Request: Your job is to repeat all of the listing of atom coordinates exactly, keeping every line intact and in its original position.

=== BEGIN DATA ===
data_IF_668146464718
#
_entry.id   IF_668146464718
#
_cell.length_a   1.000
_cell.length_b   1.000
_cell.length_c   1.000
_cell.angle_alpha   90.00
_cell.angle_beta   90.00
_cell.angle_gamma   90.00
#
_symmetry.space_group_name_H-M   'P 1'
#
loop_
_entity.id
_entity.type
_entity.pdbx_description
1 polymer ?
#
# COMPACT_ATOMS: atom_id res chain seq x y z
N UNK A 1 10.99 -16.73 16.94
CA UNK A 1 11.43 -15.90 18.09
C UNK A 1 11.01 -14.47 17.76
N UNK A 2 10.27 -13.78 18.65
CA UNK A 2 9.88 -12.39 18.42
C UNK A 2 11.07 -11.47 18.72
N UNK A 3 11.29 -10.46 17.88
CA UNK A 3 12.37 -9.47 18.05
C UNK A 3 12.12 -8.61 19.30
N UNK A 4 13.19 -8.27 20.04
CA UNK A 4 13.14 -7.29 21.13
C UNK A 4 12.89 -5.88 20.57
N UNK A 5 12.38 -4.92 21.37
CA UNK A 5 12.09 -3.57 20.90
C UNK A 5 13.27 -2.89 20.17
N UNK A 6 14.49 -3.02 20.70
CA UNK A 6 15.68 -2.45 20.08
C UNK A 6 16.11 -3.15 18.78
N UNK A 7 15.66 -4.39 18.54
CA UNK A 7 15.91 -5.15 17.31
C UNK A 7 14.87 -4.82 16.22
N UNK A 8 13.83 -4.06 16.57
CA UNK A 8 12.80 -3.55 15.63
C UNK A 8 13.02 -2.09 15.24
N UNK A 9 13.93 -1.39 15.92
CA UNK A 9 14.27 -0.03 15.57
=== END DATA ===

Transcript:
data_IF_668146464718
#
_entry.id   IF_668146464718
#
_cell.length_a   1.000
_cell.length_b   1.000
_cell.length_c   1.000
_cell.angle_alpha   90.00
_cell.angle_beta   90.00
_cell.angle_gamma   90.00
#
_symmetry.space_group_name_H-M   'P 1'
#
loop_
_entity.id
_entity.type
_entity.pdbx_description
1 polymer ?
#
# COMPACT_ATOMS: atom_id res chain seq x y z
N UNK A 1 10.99 -16.73 16.94
CA UNK A 1 11.43 -15.90 18.09
C UNK A 1 11.01 -14.47 17.76
N UNK A 2 10.27 -13.78 18.65
CA UNK A 2 9.88 -12.39 18.42
C UNK A 2 11.07 -11.47 18.72
N UNK A 3 11.29 -10.46 17.88
CA UNK A 3 12.37 -9.47 18.05
C UNK A 3 12.12 -8.61 19.30
N UNK A 4 13.19 -8.27 20.04
CA UNK A 4 13.14 -7.29 21.13
C UNK A 4 12.89 -5.88 20.57
N UNK A 5 12.38 -4.92 21.37
CA UNK A 5 12.09 -3.57 20.90
C UNK A 5 13.27 -2.89 20.17
N UNK A 6 14.49 -3.02 20.70
CA UNK A 6 15.68 -2.45 20.08
C UNK A 6 16.11 -3.15 18.78
N UNK A 7 15.66 -4.39 18.54
CA UNK A 7 15.91 -5.15 17.31
C UNK A 7 14.87 -4.82 16.22
N UNK A 8 13.83 -4.06 16.57
CA UNK A 8 12.80 -3.55 15.63
C UNK A 8 13.02 -2.09 15.24
N UNK A 9 13.93 -1.39 15.92
CA UNK A 9 14.27 -0.03 15.57